Dissociation and Dream Revision

February 11, 2013

Dissociation, in the realm of psychology, refers to detachment from one’s immediate surroundings.  Dissociation can range from mild to severe.  Mild dissociation takes the form of distractibility.  Severe dissociation may involve significant periods of time, and is often related to PTSD.  One form of severe dissociation, dissociative identity disorder (DID), formerly known as multiple personality disorder, involves multiple personalities, each dissociated from the others.  Both PTSD and DID can result from severe sexual abuse in early childhood.  

Many combat veterans with PTSD, but not DID, have significant periods of dissociation.  One Vietnam veteran patient of mine experienced dissociation while driving his car.  He had no problem driving safely, but would often miss his exit from the freeway, and have to turn around and come back, sometimes involving many extra minutes.  He had no recollection of events occurring during his temporary dissociative lapses.

Dissociation during severe trauma from which one cannot escape may have originally served a protective function, reducing emotional overload to the brain.  Why do people continue to dissociate after they develop PTSD?  Most likely they experience a trigger, a sensory stimulus (a sight, sound smell, or skin sensation) that reminds them of a past traumatic event.  The memory brings back unpleasant emotions from the past, possibly including a flashback, a vivid re-creation of the trauma scene.

If the memory/flashback is sufficiently intense and unpleasant, the PTSD sufferer may utilize dissociation as an avoidance technique.  The memory and its accompanying emotions are blocked, and the flashback goes away, at least temporarily.

Nightmares can cause dissociation as well.  My patients with PTSD sometimes say they are aware of having nightmares, but cannot recall details.  They have an ominous feeling, a sense of dread or disgust, and wake up sweating, with their heart racing.  They say they aren’t sure whether their nightmares are recurrent, since they can’t remember the content.

Many people with PTSD continue in this way for years, not wanting to expose themselves to traumatic memories.  Instead, they become repeatedly exposed to flashbacks and nightmares, which cause retraumatization.  PTSD, once established, tends to get worse rather than better unless effective treatment is initiated.

Effective treatment of PTSD involves breaking through dissociative defenses and confronting the trauma, however frightening this may be.  A therapist may be needed for support in this endeavor.  Dream revision therapy is one of the least traumatic ways of breaking through dissociation and avoidance.  This is because dreams are often symbolic or metaphorical.  One can work with the symbolism, within the metaphor, reducing direct confrontation with the original trauma.  It is often easier to face up to one’s nightmare than to directly face up to one’s original trauma.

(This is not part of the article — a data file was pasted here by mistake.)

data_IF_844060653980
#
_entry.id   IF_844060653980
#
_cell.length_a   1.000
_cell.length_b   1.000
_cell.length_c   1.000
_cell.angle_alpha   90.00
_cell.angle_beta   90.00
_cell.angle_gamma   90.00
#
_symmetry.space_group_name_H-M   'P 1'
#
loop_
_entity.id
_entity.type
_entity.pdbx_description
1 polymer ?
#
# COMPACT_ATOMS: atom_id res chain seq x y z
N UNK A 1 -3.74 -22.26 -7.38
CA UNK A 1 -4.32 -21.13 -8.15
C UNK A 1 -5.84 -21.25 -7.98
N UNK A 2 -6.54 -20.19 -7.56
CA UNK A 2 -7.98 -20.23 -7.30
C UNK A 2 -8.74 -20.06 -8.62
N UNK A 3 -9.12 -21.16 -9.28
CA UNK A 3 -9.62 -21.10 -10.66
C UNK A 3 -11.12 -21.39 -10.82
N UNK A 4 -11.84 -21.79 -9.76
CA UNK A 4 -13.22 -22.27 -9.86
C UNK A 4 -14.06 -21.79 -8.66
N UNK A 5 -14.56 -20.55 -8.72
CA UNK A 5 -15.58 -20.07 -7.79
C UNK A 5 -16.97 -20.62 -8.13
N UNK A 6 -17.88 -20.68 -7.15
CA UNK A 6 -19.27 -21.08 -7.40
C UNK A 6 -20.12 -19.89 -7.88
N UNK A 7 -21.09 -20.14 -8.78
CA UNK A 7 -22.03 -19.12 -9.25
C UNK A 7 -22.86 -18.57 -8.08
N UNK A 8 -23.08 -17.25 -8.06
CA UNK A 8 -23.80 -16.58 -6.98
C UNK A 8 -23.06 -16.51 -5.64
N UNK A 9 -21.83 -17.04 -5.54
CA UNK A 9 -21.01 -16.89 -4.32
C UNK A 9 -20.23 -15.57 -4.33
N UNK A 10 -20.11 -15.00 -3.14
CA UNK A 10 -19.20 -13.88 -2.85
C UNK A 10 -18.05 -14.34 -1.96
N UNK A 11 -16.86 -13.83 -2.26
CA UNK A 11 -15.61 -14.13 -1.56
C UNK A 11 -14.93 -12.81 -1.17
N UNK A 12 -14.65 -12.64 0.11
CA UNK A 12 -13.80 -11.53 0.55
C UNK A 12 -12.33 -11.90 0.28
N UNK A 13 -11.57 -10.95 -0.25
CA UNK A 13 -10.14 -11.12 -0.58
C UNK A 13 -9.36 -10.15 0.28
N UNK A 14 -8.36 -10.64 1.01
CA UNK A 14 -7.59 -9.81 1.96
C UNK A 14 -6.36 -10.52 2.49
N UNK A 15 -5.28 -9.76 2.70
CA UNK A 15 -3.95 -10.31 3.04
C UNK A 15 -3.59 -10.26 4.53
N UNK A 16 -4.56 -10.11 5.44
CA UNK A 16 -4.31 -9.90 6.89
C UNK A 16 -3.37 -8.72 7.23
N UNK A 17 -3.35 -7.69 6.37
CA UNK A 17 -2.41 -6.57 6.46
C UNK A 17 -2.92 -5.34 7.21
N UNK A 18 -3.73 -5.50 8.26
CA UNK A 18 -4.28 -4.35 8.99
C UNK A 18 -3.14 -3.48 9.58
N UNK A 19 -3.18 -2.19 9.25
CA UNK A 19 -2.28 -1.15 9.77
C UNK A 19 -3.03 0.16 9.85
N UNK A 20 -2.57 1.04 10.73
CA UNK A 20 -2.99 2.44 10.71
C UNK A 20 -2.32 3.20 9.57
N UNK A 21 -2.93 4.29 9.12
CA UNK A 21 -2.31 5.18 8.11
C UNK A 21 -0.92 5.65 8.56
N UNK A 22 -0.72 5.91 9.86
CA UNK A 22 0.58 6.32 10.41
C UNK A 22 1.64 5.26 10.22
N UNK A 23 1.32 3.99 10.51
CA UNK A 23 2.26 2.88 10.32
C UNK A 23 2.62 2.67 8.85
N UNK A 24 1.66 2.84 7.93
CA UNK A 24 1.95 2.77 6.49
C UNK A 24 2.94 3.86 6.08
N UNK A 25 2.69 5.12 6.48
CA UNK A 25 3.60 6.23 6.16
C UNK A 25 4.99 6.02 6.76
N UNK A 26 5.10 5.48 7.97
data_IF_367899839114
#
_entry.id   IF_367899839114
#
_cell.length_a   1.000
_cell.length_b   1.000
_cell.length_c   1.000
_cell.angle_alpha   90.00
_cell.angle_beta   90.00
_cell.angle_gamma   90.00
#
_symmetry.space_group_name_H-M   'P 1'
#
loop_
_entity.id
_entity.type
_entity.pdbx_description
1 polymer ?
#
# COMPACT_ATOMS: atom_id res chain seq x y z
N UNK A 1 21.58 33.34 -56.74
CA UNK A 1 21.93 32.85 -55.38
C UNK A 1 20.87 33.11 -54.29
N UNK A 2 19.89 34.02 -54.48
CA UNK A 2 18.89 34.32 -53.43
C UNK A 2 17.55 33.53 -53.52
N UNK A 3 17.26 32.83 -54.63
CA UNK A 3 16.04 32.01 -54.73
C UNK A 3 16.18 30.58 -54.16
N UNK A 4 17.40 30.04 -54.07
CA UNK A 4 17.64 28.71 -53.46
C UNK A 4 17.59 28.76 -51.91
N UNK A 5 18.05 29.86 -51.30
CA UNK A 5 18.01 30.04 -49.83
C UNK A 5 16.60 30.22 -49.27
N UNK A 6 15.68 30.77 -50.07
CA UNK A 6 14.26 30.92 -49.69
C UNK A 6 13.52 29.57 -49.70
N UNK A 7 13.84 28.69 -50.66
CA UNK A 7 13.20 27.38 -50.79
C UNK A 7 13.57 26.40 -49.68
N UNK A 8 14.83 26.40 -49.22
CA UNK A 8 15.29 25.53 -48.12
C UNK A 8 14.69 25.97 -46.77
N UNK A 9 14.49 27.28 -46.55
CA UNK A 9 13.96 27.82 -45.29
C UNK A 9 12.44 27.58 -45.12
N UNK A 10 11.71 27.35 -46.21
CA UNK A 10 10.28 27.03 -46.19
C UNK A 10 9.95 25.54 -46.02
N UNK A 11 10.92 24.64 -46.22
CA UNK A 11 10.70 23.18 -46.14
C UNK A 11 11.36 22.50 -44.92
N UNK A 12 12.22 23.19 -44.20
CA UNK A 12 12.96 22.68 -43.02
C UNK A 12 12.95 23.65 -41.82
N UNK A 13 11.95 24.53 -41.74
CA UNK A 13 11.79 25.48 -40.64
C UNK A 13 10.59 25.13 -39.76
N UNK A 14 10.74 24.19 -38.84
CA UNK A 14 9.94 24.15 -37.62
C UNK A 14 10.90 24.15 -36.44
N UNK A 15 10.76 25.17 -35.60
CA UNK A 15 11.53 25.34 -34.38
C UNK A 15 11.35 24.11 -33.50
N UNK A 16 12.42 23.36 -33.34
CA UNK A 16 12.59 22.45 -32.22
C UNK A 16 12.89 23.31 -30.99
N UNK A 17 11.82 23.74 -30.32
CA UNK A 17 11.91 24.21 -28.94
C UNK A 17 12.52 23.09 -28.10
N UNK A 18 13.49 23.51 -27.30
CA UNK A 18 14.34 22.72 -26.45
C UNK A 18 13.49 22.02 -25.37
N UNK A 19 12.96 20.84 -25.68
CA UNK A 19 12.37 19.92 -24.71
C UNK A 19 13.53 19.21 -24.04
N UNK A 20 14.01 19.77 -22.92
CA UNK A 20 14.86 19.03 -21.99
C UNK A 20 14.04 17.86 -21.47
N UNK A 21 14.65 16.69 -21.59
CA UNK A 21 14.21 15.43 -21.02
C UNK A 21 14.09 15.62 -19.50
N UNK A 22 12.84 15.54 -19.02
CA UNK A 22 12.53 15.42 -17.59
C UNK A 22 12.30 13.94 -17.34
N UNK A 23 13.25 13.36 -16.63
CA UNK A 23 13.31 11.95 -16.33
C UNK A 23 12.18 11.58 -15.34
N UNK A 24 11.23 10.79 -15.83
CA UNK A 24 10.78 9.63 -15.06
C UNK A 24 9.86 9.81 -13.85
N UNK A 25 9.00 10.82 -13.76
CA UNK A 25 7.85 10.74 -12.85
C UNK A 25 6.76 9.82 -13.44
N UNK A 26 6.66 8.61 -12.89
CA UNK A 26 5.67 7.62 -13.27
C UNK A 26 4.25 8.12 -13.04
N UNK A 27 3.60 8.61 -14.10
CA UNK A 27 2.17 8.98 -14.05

However, dream revision therapy requires remembering one’s dream.  Dissociation may prevent this.  How can one overcome dissociation that occurs during and after a nightmare?  What can we do to remember our dreams more frequently and effectively?

The first step is simply to try.  It can be helpful to see a therapist.  During my psychiatric training I had weekly therapy sessions with a psychoanalyst.  He wanted me to tell him my dreams.  This was difficult for me at first, but over time I became much better at remembering them.  I kept paper and pencil near my bed, and wrote down my dreams whenever I could in the middle of the night.  Eventually, this became a habit, and I got quite good at it.  If you wait until morning to remember your dreams from the middle of the night, you may have nothing left but vague impressions and feelings.

Another trick is to set your alarm clock for late in the night (4-5AM), when you have a pretty good chance of being in the middle of a dream.  If you awaken directly out of a dream, there is about an 80% chance that you will be able to remember it.  I was able to affirm this myself by awakening people in a sleep lab in the early 1990’s while doing a research fellowship on sleep and dreaming at UC San Diego.

In the sleep lab we awakened people when their brain waves and eye movement recordings indicated they were in rapid eye movement (REM) sleep, the phase of sleep most closely associated with dreaming.  There are now several electronic devices on the market that can be set to wake you up at home when you are in REM sleep.  These devices, ranging in cost from $100-300 dollars, are known as “sleep cycle alarm clocks”.  They are safe and non-invasive.  Using such a device on a regular basis may increase the likelihood of awakening yourself in the middle of a dream so you can write it down.

Dissociation could have been useful at an earlier time in one’s life as a mechanism for avoiding traumatization, but if you are suffering from PTSD and having dissociation, it may be best to try to break through the dissociation and “TAKE CONTROL OF YOUR DREAMS”.  This is the title of a book I am in the process of getting published.  Once available in the marketplace, it could serve as a manual to help people change their dreams and recover from PTSD.  Recently I demonstrated the dream revision technique during an interview with Michele Rosenthal on her excellent weekly call-in radio show, Your Life After Trama. Listen to it here.